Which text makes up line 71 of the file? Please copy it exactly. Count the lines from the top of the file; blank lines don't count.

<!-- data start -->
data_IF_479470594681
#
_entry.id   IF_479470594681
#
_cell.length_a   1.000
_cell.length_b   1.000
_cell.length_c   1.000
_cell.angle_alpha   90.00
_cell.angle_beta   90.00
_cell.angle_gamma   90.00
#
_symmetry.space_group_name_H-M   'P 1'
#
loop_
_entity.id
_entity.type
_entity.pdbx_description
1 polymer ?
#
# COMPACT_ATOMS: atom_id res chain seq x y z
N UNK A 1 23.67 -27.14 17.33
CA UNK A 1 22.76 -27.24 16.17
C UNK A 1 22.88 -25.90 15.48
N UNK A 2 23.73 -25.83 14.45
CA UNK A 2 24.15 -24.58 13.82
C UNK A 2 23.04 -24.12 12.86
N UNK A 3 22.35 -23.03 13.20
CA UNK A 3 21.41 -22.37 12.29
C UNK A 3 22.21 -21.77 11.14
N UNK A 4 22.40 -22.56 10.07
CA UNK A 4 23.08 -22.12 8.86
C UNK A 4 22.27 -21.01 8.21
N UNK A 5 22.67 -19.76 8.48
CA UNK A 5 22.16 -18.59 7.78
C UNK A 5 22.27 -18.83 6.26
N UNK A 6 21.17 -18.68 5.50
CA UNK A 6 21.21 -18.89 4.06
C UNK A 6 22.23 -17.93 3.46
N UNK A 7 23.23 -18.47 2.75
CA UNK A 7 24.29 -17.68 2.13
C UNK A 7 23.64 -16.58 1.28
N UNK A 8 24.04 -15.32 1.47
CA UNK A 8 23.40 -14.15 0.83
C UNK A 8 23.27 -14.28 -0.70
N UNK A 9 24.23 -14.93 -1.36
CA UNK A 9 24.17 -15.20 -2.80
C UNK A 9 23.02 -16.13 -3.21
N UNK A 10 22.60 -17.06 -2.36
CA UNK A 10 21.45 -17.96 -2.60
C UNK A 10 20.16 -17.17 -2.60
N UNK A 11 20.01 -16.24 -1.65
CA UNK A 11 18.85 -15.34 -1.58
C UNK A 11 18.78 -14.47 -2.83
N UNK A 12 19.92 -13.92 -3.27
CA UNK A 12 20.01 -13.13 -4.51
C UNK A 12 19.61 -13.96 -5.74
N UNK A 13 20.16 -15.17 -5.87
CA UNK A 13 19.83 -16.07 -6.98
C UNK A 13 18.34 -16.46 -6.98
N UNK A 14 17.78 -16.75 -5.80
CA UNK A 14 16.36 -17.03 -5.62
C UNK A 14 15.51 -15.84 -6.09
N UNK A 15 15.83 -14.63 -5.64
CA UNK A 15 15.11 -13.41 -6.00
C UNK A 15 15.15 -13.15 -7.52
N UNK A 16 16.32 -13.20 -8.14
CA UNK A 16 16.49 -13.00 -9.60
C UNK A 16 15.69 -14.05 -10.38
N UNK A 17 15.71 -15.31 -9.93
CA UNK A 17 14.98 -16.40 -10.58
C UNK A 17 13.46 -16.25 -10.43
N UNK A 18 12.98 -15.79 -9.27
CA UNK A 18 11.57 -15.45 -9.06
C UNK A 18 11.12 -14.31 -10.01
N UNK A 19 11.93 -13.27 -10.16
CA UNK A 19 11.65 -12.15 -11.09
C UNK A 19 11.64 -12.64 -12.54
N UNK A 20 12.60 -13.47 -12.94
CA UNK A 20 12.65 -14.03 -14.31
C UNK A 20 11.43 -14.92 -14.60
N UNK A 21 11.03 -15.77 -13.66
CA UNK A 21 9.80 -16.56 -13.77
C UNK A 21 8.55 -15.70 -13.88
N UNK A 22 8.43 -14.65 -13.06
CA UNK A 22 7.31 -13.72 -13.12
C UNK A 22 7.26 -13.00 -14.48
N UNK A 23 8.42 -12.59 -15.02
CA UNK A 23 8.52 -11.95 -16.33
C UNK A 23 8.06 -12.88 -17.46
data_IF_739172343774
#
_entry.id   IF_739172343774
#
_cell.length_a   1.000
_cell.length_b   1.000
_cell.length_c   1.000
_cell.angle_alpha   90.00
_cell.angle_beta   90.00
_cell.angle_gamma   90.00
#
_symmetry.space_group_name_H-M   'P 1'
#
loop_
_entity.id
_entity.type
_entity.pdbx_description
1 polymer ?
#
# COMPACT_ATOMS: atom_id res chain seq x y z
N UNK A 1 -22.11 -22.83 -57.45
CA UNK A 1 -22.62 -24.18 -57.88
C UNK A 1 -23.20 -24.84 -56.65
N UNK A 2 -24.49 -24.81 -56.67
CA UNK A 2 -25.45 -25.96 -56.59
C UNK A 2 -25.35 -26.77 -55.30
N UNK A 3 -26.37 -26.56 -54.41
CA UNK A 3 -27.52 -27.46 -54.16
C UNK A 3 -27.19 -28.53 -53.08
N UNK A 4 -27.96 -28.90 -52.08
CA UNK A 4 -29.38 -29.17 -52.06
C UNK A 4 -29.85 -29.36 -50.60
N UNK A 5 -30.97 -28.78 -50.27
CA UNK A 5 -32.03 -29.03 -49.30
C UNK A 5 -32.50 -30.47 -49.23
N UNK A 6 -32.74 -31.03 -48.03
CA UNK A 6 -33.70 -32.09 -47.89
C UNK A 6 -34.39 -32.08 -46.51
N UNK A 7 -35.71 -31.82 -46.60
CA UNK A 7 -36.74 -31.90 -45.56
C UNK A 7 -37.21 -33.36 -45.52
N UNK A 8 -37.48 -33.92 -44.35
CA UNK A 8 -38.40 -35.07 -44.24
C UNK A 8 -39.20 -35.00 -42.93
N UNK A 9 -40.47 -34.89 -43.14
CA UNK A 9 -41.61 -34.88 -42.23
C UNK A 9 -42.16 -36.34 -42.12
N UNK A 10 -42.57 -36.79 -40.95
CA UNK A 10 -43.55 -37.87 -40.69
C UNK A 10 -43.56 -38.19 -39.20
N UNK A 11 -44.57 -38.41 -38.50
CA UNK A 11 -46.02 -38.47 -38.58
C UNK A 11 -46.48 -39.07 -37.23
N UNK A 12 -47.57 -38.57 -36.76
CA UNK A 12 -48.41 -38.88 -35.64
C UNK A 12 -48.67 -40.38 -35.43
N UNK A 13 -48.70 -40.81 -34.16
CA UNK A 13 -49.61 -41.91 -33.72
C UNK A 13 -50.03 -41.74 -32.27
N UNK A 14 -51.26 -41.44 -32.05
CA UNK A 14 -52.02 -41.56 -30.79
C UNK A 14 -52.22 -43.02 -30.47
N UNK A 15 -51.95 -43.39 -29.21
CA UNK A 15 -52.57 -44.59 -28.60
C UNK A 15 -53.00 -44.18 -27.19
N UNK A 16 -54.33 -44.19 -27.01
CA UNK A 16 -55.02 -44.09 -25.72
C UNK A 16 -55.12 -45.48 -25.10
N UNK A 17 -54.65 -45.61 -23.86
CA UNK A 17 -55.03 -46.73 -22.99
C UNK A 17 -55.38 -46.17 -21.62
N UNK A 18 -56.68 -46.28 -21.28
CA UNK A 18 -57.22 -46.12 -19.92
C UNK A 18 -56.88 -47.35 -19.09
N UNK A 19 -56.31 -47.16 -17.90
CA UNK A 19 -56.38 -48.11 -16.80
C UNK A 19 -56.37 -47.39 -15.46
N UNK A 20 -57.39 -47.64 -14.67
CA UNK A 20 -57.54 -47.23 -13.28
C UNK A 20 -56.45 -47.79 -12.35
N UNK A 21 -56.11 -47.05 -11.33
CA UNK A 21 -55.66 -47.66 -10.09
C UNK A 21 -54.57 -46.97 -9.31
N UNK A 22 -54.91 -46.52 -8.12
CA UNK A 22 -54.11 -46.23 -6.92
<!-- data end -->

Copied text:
C UNK A 17 13.46 -16.25 -10.43